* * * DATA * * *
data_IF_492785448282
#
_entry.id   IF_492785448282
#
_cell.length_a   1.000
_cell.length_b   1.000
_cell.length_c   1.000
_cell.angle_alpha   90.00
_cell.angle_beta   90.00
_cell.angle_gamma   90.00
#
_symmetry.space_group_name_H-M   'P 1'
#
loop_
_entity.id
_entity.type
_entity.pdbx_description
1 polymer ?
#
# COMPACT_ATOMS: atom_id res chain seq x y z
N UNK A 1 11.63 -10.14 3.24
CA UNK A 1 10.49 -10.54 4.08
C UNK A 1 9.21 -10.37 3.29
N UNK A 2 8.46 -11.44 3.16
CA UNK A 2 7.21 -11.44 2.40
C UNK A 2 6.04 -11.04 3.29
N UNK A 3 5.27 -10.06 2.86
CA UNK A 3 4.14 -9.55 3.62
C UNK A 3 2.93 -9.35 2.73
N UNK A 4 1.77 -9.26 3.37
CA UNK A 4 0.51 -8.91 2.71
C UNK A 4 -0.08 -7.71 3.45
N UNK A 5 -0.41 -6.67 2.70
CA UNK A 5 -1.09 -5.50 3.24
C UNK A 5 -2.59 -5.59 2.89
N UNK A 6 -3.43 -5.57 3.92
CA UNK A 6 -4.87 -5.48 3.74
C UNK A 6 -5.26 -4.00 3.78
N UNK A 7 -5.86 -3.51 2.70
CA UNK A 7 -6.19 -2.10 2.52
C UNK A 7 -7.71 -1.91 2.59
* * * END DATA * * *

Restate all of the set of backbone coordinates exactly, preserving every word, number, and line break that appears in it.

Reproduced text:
data_IF_492785448282
#
_entry.id   IF_492785448282
#
_cell.length_a   1.000
_cell.length_b   1.000
_cell.length_c   1.000
_cell.angle_alpha   90.00
_cell.angle_beta   90.00
_cell.angle_gamma   90.00
#
_symmetry.space_group_name_H-M   'P 1'
#
loop_
_entity.id
_entity.type
_entity.pdbx_description
1 polymer ?
#
# COMPACT_ATOMS: atom_id res chain seq x y z
N UNK A 1 11.63 -10.14 3.24
CA UNK A 1 10.49 -10.54 4.08
C UNK A 1 9.21 -10.37 3.29
N UNK A 2 8.46 -11.44 3.16
CA UNK A 2 7.21 -11.44 2.40
C UNK A 2 6.04 -11.04 3.29
N UNK A 3 5.27 -10.06 2.86
CA UNK A 3 4.14 -9.55 3.62
C UNK A 3 2.93 -9.35 2.73
N UNK A 4 1.77 -9.26 3.37
CA UNK A 4 0.51 -8.91 2.71
C UNK A 4 -0.08 -7.71 3.45
N UNK A 5 -0.41 -6.67 2.70
CA UNK A 5 -1.09 -5.50 3.24
C UNK A 5 -2.59 -5.59 2.89
N UNK A 6 -3.43 -5.57 3.92
CA UNK A 6 -4.87 -5.48 3.74
C UNK A 6 -5.26 -4.00 3.78
N UNK A 7 -5.86 -3.51 2.70
CA UNK A 7 -6.19 -2.10 2.52
C UNK A 7 -7.71 -1.91 2.59